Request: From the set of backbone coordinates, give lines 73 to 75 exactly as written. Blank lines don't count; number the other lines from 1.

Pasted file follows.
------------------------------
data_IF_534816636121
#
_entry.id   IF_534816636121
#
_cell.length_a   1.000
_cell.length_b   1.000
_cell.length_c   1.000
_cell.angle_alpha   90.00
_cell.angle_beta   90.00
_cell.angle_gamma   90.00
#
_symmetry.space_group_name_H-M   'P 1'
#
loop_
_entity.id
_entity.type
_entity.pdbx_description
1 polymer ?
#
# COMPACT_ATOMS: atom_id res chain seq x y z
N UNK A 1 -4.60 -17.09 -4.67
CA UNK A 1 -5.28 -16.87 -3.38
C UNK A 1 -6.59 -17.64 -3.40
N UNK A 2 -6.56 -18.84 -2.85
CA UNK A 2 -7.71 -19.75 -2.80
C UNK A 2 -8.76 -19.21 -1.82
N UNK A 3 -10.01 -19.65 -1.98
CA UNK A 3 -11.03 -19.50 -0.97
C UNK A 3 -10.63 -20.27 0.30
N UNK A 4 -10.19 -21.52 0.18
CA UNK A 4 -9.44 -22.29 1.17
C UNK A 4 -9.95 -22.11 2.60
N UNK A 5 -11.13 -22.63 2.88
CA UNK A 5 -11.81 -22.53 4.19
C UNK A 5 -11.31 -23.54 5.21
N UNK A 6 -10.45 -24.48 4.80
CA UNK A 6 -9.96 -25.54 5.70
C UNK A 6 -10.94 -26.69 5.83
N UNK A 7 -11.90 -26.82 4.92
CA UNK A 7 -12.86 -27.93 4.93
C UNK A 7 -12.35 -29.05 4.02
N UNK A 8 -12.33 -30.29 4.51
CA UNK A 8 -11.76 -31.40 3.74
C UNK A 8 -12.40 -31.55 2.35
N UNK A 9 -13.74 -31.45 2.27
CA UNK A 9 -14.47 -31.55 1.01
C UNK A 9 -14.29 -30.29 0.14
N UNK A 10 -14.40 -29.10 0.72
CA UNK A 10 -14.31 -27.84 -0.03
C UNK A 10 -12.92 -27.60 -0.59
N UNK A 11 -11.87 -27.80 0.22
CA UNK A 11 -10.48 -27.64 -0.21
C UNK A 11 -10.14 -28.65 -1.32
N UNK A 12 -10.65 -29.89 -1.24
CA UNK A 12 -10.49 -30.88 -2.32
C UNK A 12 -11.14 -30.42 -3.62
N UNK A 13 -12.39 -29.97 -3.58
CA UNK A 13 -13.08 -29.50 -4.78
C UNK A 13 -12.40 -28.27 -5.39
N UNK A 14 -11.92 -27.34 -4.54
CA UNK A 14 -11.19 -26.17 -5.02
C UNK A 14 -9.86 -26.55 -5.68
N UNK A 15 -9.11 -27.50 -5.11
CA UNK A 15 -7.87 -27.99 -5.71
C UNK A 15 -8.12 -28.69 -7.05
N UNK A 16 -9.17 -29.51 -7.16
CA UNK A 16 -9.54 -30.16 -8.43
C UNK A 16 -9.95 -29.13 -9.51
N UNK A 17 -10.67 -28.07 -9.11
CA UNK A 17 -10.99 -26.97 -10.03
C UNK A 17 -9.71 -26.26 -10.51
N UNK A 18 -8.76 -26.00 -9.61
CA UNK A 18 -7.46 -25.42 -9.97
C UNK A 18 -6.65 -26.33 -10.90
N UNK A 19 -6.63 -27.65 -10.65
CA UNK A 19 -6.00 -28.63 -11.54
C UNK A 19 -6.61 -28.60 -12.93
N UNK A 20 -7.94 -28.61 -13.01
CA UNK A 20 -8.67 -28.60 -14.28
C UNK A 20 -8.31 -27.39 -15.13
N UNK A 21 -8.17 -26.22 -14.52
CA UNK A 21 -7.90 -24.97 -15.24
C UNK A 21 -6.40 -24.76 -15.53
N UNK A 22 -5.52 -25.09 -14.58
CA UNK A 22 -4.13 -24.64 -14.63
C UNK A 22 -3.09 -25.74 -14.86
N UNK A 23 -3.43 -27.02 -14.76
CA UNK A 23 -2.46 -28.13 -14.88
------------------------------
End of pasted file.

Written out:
CA UNK A 18 -7.46 -25.42 -9.97
C UNK A 18 -6.65 -26.33 -10.90
N UNK A 19 -6.63 -27.65 -10.65